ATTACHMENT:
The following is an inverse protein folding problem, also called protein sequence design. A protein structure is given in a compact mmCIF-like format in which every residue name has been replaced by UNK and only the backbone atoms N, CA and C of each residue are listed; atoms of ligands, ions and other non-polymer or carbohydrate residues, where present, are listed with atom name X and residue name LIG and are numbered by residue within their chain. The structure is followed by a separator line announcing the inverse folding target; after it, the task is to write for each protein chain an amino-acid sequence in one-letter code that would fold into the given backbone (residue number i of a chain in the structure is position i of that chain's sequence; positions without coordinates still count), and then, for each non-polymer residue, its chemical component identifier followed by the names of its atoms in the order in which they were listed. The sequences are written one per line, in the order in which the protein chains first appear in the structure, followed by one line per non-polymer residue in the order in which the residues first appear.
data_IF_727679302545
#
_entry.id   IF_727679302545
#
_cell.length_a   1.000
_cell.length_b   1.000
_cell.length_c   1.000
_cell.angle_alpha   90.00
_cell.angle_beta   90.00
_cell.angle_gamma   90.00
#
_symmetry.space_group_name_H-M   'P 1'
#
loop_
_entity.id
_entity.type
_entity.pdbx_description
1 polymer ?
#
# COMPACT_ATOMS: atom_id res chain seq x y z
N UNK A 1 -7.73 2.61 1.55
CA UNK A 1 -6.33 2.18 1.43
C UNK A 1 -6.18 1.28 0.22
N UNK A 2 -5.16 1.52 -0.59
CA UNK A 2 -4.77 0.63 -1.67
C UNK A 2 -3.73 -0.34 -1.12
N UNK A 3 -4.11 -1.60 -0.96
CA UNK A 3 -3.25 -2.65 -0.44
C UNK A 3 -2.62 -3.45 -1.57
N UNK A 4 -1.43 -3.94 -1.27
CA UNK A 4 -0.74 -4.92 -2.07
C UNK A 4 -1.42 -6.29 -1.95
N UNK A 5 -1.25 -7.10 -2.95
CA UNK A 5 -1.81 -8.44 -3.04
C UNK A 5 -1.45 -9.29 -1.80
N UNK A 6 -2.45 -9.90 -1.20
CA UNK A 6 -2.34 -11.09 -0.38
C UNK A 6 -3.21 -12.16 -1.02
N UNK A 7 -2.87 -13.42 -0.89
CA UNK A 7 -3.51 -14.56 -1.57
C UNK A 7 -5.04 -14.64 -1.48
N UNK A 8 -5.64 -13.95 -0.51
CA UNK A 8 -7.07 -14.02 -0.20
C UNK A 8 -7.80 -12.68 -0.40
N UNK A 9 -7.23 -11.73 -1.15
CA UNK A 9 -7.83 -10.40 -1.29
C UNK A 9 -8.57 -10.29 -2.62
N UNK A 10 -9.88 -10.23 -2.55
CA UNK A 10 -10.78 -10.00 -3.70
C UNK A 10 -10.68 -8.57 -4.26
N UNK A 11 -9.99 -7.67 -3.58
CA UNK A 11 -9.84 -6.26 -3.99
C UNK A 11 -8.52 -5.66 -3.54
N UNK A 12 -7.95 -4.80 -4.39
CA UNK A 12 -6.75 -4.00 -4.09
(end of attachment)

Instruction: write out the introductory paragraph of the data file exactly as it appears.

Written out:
The following is an inverse protein folding problem, also called protein sequence design. A protein structure is given in a compact mmCIF-like format in which every residue name has been replaced by UNK and only the backbone atoms N, CA and C of each residue are listed; atoms of ligands, ions and other non-polymer or carbohydrate residues, where present, are listed with atom name X and residue name LIG and are numbered by residue within their chain. The structure is followed by a separator line announcing the inverse folding target; after it, the task is to write for each protein chain an amino-acid sequence in one-letter code that would fold into the given backbone (residue number i of a chain in the structure is position i of that chain's sequence; positions without coordinates still count), and then, for each non-polymer residue, its chemical component identifier followed by the names of its atoms in the order in which they were listed. The sequences are written one per line, in the order in which the protein chains first appear in the structure, followed by one line per non-polymer residue in the order in which the residues first appear.